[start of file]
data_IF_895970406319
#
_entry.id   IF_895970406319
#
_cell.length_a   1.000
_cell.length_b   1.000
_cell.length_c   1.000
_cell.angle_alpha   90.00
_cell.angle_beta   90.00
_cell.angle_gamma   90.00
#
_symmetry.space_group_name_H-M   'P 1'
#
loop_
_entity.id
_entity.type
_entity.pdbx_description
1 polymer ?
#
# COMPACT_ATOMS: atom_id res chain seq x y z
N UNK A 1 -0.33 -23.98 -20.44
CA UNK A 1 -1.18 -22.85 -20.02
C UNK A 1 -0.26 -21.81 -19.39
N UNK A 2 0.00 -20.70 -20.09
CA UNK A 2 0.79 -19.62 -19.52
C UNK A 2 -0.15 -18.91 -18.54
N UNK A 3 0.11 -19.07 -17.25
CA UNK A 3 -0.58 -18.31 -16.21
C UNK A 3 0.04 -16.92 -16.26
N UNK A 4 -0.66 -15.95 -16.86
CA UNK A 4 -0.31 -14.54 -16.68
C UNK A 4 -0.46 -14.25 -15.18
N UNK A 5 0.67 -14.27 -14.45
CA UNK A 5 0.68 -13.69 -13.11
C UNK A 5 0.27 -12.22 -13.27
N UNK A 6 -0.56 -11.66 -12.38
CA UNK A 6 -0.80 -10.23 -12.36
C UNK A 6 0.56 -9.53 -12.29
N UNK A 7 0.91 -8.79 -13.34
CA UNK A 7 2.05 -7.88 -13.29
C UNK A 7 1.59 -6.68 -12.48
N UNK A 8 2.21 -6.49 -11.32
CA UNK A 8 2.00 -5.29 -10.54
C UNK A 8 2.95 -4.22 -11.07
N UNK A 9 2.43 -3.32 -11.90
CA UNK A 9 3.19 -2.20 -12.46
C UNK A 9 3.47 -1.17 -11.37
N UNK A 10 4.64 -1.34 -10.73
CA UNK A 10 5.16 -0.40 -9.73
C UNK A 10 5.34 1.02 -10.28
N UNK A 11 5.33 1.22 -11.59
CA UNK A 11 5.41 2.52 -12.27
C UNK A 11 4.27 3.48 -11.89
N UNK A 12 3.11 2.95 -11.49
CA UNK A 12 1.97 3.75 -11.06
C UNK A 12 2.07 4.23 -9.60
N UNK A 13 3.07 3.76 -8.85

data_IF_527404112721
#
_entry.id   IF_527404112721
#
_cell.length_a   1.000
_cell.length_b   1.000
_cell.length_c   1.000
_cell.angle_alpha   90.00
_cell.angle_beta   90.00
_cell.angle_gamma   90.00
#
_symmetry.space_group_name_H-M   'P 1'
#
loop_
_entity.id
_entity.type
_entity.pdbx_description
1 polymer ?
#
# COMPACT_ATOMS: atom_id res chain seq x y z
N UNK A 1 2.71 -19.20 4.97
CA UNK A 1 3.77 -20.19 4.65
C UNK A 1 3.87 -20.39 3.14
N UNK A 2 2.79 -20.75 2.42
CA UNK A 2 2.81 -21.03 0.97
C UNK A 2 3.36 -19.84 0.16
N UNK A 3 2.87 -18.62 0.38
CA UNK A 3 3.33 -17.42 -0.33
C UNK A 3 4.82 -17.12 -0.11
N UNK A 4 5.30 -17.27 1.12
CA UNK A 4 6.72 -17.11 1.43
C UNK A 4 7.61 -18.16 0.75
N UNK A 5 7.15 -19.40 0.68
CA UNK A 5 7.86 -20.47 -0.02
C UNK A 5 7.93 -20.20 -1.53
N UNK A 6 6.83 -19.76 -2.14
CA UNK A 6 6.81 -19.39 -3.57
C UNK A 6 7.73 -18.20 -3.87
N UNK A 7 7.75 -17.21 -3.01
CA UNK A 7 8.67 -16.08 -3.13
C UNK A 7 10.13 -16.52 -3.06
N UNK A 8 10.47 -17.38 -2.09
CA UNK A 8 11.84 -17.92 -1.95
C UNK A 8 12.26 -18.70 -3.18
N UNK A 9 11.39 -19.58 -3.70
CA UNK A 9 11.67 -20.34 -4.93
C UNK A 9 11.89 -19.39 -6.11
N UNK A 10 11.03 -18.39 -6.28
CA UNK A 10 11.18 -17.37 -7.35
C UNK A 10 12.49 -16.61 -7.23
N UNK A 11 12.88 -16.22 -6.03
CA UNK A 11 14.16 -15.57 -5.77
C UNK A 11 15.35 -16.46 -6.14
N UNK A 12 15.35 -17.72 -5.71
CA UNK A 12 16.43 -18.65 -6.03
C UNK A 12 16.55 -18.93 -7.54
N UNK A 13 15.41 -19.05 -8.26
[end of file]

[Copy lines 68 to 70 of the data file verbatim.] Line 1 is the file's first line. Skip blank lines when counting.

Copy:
#
_symmetry.space_group_name_H-M   'P 1'
#